Europeans believe in greater self-reliance in shift away from influence of US

Majority view US political system as ‘broken’, and a problem Joe Biden will struggle to fix

FILE - In this Jan. 15, 2021 file photo President-elect Joe Biden speaks during an event at The Queen theater in Wilmington, Del. When Biden takes the oath of office Wednesday, he will begin to reshape the office of the presidency itself as he sets out to lead a bitterly divided nation grappling with a devastating pandemic and an insurrection meant to stop his ascension to power. (AP Photo/Matt Slocum, File)

Most Europeans were glad to see Joe Biden voted in as US president, but they do not believe he will quickly return the country to its status as the pre-eminent global leader.

A poll of 15,000 citizens from 11 countries by the European Council on Foreign Relations found that more than 60 per cent of Europeans view the US political system as "broken" and a majority believe China will be more powerful than Washington within a decade.

Mark Leonard, director of the ECFR, said that respondents looked to Germany as the major power with which they wanted a strong relationship.

"In most of the countries surveyed, particularly the bigger ones, Berlin rather than Washington is seen as the go-to capital," he said.

Mr Leonard said he suspected it was "part and parcel of this new approach of looking for a more sovereign and a more autonomous Europe".

“What we found if you take all these things together is that, though people were very happy about Biden and where he’s going, there are real fears about the prevalence of American political problems and the dangers of American weakness on the world stage,” he said.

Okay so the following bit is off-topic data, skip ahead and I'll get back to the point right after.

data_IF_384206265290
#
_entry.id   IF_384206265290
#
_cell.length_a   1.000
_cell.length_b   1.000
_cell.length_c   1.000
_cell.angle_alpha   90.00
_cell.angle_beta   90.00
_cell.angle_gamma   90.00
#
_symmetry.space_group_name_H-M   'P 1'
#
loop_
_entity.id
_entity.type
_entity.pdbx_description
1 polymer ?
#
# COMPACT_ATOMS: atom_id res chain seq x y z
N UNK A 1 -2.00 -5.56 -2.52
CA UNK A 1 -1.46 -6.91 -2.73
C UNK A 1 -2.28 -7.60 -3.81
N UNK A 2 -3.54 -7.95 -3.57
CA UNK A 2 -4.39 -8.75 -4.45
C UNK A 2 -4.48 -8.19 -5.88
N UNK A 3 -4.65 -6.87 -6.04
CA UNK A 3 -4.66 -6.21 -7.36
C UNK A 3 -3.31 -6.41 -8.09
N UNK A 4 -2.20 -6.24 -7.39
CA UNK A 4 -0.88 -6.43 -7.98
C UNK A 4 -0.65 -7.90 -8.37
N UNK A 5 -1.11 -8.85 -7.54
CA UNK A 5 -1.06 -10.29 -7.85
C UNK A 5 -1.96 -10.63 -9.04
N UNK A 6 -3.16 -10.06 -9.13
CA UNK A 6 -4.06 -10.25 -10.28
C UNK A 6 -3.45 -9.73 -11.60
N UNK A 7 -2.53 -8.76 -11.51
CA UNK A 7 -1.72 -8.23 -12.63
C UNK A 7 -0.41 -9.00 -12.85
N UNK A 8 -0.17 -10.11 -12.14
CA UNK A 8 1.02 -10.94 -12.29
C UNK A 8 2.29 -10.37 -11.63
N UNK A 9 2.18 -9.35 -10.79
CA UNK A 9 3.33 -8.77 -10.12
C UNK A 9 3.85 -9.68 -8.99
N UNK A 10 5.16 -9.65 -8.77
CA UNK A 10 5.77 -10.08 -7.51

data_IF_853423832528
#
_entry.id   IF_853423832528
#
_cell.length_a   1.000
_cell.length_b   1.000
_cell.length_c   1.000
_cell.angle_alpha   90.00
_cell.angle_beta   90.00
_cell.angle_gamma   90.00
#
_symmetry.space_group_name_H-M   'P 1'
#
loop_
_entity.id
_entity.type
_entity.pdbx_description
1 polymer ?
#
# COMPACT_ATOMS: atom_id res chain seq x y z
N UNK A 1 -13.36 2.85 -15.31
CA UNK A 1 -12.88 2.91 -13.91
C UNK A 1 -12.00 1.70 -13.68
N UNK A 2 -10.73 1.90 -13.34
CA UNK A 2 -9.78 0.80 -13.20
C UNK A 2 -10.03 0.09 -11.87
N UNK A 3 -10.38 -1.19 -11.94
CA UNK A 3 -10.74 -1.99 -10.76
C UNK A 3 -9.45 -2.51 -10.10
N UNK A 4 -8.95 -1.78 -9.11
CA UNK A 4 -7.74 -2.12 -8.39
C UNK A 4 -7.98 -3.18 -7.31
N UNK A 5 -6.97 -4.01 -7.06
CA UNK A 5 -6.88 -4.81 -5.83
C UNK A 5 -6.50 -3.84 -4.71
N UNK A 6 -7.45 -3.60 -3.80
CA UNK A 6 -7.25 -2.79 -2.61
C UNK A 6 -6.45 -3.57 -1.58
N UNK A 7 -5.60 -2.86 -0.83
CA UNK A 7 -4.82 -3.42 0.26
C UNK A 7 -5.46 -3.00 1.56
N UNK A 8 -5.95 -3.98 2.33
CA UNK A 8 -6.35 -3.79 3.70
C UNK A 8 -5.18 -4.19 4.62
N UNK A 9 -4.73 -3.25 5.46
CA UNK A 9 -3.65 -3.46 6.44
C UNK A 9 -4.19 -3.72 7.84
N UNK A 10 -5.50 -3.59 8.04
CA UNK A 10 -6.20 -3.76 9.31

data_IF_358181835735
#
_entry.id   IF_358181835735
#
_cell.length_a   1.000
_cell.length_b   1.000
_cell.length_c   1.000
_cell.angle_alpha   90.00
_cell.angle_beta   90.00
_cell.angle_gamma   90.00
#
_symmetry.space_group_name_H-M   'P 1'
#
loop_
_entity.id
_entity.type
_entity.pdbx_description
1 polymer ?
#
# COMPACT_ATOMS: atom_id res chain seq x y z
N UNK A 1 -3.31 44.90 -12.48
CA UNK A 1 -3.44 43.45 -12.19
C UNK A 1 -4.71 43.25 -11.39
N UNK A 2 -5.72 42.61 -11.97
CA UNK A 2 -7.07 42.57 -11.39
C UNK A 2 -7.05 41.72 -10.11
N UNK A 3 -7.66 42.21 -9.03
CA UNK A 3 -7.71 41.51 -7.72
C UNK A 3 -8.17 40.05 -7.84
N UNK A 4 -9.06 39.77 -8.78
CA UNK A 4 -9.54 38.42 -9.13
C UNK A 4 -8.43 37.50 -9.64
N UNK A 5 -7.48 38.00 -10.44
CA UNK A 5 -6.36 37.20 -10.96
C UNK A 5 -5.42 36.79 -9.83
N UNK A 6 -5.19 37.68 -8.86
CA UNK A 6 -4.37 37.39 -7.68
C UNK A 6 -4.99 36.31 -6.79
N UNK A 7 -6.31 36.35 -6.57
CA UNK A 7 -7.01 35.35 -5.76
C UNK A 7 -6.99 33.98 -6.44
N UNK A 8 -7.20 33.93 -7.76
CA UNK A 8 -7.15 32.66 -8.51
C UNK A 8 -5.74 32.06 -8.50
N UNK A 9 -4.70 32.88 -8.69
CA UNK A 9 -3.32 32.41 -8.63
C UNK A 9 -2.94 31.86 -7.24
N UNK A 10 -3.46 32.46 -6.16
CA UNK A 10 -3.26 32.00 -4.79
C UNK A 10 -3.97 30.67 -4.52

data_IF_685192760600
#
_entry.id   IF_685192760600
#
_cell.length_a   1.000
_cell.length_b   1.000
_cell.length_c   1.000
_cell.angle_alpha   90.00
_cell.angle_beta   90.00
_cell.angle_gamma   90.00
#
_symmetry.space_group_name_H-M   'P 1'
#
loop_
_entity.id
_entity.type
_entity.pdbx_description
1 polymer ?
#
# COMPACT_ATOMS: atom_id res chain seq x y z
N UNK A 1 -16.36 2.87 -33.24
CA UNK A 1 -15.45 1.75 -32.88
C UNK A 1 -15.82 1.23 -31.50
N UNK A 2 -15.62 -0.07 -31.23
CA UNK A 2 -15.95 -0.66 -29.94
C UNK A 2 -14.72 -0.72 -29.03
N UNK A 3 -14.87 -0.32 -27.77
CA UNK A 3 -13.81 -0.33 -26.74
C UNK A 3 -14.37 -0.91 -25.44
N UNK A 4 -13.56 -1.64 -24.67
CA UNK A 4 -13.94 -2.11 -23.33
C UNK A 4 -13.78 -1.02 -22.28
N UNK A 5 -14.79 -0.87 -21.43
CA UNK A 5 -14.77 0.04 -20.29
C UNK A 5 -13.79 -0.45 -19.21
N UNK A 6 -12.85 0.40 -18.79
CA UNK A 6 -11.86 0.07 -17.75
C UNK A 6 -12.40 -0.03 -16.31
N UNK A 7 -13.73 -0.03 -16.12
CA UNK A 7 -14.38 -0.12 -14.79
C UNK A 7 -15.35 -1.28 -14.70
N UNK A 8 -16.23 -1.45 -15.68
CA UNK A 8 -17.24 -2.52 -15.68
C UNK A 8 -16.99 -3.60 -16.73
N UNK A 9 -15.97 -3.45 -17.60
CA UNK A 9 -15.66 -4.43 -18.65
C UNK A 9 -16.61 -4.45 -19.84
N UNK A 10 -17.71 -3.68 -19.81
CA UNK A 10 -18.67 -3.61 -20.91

A majority of Europeans believe US voters might elect a figure similar to departing leader Donald Trump in four years’ time – with 53 per cent of Germans polled saying that “Americans can no longer be trusted” after the president’s tumultuous term at the White House.

Only in Hungary and Poland did a majority of respondents say the US political system worked. Many – at least 50 per cent in all countries – would also want their country to remain neutral in any potential dispute between the US and China.

Europeans also believe in greater self-reliance, according to the poll, with an average of 67 per cent believing “that they cannot always rely on the US to defend them and, therefore, need to invest in European defence”.

Mr Leonard said issues in the US meant Europeans increasingly wanted "to look to themselves".

Ivan Krastev, chairman of the Centre for Liberal Strategies, co-authored a report on the poll's findings with Mr Leonard. He said the "tumultuous" tenure of Mr Trump had left an "indelible imprint" on Europe.

“The majority of Europeans are now sceptical about the capacity of the US to shape the world. It makes many, rightly or wrongly, want to opt for a more independent role for the EU in the world,” he said.

The authors of the report noted that while differences remain in how Europeans view the US, opinions are increasingly converging.

“While, at the time of the invasion of Iraq, most Europeans thought their continent was weak and America was strong, the truth is that Europeans are now more positive about themselves and more sceptical about America’s power and political system,” the authors said.

The research was carried out at the end of 2020, before the riots at the US Capitol earlier this month.

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